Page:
Qatar and China have been increasing ties despite rights groups' criticism over treatment of Uyghur minority.
A watchtower on a high-security facility near what is believed to be a re-education camp where mostly Muslim ethnic minorities are detained, on the outskirts of Hotan, in China's northwestern Xinjiang region, 31 May 2019 (AFP)
By MEE Staff
October 20, 2022
A Chinese construction firm that built the venue for the Qatar World Cup final previously built a prison used to detain Uyghur Muslims, according to a report in The Times.
The China Railway Construction Corporation (CRCC), which helped build the Lusail stadium in Doha, had previously worked for the Xinjiang Production and Construction Corps, a government body sanctioned for human rights abuses in the far west of the country, the London-based paper revealed on Thursday.
Last March, the European Union joined the US in sanctioning Corps leadership for “atrocious human rights violations”.
CRCC and the Qatar’s World Cup organising committee did not immediately respond to Middle East Eye's requests for comment on The Times' story.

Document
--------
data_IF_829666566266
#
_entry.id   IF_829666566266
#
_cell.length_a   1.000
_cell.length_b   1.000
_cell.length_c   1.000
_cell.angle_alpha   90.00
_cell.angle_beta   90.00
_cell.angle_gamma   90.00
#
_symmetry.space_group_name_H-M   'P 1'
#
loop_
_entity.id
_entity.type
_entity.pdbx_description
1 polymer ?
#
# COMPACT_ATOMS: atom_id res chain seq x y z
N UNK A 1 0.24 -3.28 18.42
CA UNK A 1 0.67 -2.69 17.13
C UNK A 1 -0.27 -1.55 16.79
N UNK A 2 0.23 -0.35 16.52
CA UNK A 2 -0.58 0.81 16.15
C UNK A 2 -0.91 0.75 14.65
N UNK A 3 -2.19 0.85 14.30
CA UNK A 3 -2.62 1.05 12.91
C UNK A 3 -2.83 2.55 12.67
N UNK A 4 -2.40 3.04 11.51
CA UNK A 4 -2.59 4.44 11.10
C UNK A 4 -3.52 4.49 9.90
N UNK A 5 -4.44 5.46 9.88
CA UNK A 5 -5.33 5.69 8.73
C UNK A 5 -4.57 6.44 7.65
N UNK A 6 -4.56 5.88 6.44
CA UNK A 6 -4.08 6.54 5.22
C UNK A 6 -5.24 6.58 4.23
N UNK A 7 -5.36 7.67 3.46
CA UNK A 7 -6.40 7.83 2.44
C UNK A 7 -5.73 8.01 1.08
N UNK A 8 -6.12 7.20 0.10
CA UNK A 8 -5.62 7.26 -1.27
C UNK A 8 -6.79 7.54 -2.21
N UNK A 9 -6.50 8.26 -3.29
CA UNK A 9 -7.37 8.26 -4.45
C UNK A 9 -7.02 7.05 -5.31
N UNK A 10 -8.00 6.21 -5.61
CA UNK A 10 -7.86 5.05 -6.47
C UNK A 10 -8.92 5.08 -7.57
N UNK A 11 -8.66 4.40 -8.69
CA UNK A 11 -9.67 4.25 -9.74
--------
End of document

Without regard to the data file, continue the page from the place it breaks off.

Human rights concerns have hung over the Qatar World Cup, which starts on 20 November and is the first to be held in an Arab or Muslim country.
Several European nations have announced some form of boycott over the international competition, including the Danish football team, which revealed shirt designs that were made in protest against the conditions of migrant workers in Qatar.
A recent United Nations report said that China may be guilty of “crimes against humanity” in Xinjiang through the “arbitrary and discriminatory detention” of Uyghurs and other Muslim minorities.
The allegations, rejected angrily by China, were met with silence by Muslim-majority countries in the Middle East, North Africa and beyond, many of which are developing strong ties with Beijing.
Qatar was this week criticised for indulging “panda diplomacy” after accepting two pandas - the first in the Middle East - as gifts from China.
Four-year-old “Suhail” and three-year-old “Thuraya” will live in Qatar for the next 15 years, in an indoor enclosure that supposedly replicates their natural habitat in Sichuan, China.
A day before they left, China's ambassador to Qatar, Zhou Jian, praised the bilateral relationship between the countries, adding that the gift symbolised the depth of their unity.
Conservationists have criticised the gesture as a political move that risks the health, safety and welfare of the animals.
Uyghur advocates say the move is an attempt to distract the world from the atrocities in Xinjiang province.
“China is trying to put a good face for other countries,” Aydin Anwar, a US-based Uyghur activist, told Middle East Eye.
“Qatar is one of those countries that has actually supported China’s policies towards the Uyghurs, so sending pandas to Qatar is not surprising."